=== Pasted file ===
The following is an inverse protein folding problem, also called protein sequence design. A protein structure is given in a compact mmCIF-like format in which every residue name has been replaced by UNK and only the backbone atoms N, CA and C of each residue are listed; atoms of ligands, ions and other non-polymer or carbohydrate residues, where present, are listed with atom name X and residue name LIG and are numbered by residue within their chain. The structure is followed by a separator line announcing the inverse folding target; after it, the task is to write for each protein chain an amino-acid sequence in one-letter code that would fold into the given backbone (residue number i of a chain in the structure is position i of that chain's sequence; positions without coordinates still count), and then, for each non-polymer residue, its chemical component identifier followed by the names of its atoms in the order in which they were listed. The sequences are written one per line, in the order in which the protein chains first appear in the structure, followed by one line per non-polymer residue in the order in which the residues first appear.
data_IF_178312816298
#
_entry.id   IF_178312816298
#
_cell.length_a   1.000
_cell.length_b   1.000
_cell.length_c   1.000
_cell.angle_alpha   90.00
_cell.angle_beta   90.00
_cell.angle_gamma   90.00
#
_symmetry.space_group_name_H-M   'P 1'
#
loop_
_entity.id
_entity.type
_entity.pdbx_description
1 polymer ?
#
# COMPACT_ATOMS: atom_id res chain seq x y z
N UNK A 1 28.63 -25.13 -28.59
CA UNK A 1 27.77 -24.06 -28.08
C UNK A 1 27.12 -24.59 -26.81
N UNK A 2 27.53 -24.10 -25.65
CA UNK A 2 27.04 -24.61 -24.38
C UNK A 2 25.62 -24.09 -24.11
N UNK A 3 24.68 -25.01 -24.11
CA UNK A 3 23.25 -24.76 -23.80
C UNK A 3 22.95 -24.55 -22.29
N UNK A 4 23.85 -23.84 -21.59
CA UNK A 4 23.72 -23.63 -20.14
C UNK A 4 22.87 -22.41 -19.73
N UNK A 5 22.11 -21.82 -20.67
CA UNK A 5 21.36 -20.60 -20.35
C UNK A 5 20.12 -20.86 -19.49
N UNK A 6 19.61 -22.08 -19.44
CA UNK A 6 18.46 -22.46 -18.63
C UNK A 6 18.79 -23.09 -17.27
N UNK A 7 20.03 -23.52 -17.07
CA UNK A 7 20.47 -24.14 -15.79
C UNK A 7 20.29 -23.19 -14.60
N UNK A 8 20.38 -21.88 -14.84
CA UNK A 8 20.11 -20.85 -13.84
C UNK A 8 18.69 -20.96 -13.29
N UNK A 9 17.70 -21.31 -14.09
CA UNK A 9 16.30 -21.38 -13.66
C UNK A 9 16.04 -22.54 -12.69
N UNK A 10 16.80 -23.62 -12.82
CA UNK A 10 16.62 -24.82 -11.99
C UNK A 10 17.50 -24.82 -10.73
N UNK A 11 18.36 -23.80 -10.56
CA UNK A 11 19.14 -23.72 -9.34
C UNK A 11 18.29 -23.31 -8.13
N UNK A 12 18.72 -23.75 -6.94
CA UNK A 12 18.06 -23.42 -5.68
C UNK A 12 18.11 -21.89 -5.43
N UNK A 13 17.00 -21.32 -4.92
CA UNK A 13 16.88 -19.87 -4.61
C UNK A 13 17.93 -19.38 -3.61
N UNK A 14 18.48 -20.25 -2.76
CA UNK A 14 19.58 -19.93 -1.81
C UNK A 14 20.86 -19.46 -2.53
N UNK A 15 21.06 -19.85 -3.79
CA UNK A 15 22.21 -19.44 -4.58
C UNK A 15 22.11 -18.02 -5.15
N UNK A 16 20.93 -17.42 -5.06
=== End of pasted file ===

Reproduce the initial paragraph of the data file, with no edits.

The following is an inverse protein folding problem, also called protein sequence design. A protein structure is given in a compact mmCIF-like format in which every residue name has been replaced by UNK and only the backbone atoms N, CA and C of each residue are listed; atoms of ligands, ions and other non-polymer or carbohydrate residues, where present, are listed with atom name X and residue name LIG and are numbered by residue within their chain. The structure is followed by a separator line announcing the inverse folding target; after it, the task is to write for each protein chain an amino-acid sequence in one-letter code that would fold into the given backbone (residue number i of a chain in the structure is position i of that chain's sequence; positions without coordinates still count), and then, for each non-polymer residue, its chemical component identifier followed by the names of its atoms in the order in which they were listed. The sequences are written one per line, in the order in which the protein chains first appear in the structure, followed by one line per non-polymer residue in the order in which the residues first appear.